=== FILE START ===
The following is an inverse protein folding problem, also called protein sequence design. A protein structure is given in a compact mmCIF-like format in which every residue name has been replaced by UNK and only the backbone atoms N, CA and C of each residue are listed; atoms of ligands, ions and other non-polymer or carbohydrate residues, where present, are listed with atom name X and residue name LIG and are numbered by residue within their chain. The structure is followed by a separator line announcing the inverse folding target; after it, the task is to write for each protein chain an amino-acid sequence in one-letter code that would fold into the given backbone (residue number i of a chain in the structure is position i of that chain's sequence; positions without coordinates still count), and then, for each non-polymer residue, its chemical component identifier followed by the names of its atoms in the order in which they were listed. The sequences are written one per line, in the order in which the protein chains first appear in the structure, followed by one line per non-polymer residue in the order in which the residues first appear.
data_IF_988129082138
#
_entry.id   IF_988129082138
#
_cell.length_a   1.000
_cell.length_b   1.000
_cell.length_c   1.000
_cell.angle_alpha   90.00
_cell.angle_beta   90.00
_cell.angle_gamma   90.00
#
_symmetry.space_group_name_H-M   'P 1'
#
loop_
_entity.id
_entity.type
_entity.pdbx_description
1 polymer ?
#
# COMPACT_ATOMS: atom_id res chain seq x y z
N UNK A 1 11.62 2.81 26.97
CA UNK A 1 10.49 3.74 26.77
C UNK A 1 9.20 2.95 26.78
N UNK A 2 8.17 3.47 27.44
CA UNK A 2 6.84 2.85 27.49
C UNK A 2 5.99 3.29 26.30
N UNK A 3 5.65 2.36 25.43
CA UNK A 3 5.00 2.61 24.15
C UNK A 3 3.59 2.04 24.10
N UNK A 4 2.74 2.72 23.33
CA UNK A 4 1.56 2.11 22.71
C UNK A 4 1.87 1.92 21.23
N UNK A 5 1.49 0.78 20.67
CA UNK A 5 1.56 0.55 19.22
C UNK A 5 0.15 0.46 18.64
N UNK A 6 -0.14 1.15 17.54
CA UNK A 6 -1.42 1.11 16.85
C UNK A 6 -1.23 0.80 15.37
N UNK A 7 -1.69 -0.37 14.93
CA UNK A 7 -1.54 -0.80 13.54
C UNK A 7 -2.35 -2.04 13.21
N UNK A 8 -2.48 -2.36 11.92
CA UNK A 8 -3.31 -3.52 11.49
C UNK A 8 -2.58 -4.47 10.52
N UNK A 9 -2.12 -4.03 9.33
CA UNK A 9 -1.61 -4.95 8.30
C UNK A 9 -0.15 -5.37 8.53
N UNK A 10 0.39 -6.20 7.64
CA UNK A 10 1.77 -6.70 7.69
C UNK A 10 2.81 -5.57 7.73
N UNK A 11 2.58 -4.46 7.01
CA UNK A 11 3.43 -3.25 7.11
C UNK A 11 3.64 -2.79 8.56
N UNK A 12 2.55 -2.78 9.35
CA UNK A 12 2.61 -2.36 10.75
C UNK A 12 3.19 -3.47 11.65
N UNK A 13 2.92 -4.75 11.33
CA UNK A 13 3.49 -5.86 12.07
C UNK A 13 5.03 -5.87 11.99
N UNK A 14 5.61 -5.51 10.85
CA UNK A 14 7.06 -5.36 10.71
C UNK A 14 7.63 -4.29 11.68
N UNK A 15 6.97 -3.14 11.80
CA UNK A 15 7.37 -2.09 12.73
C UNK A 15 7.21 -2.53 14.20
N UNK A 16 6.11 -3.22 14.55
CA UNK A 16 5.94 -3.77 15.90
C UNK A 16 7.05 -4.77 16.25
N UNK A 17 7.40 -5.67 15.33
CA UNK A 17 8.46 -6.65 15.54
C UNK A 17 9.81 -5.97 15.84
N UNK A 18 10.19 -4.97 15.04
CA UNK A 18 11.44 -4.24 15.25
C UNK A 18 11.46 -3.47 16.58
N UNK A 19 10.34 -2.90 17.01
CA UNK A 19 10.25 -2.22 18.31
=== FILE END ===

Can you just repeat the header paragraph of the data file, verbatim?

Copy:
The following is an inverse protein folding problem, also called protein sequence design. A protein structure is given in a compact mmCIF-like format in which every residue name has been replaced by UNK and only the backbone atoms N, CA and C of each residue are listed; atoms of ligands, ions and other non-polymer or carbohydrate residues, where present, are listed with atom name X and residue name LIG and are numbered by residue within their chain. The structure is followed by a separator line announcing the inverse folding target; after it, the task is to write for each protein chain an amino-acid sequence in one-letter code that would fold into the given backbone (residue number i of a chain in the structure is position i of that chain's sequence; positions without coordinates still count), and then, for each non-polymer residue, its chemical component identifier followed by the names of its atoms in the order in which they were listed. The sequences are written one per line, in the order in which the protein chains first appear in the structure, followed by one line per non-polymer residue in the order in which the residues first appear.